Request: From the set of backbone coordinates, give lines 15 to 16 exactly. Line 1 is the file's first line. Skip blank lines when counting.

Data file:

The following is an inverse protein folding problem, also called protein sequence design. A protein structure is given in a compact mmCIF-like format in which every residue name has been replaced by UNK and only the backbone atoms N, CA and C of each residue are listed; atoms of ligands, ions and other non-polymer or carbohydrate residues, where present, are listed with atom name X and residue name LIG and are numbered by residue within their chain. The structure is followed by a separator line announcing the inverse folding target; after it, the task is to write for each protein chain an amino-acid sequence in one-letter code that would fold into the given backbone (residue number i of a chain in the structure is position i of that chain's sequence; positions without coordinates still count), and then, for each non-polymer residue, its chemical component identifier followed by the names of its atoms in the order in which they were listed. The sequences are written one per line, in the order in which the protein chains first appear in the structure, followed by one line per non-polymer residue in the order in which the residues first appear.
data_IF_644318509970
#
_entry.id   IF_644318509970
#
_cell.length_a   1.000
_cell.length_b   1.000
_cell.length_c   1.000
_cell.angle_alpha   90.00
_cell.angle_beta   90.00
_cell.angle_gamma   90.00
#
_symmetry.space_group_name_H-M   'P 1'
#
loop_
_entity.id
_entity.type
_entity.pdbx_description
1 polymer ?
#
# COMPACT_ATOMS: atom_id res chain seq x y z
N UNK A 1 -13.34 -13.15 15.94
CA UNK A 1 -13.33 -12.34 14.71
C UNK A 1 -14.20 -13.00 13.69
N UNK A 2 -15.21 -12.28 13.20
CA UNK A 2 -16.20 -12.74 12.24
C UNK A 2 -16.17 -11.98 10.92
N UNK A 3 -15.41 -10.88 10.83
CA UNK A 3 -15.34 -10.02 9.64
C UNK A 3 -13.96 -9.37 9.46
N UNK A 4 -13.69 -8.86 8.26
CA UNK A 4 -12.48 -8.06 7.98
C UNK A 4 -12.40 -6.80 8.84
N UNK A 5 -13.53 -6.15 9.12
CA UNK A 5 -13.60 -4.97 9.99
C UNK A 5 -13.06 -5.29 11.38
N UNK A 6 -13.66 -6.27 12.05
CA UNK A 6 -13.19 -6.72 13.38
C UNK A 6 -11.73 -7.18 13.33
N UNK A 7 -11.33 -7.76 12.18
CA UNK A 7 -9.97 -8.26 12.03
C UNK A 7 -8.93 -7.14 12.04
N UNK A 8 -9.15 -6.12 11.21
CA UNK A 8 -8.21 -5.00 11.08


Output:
loop_
_entity.id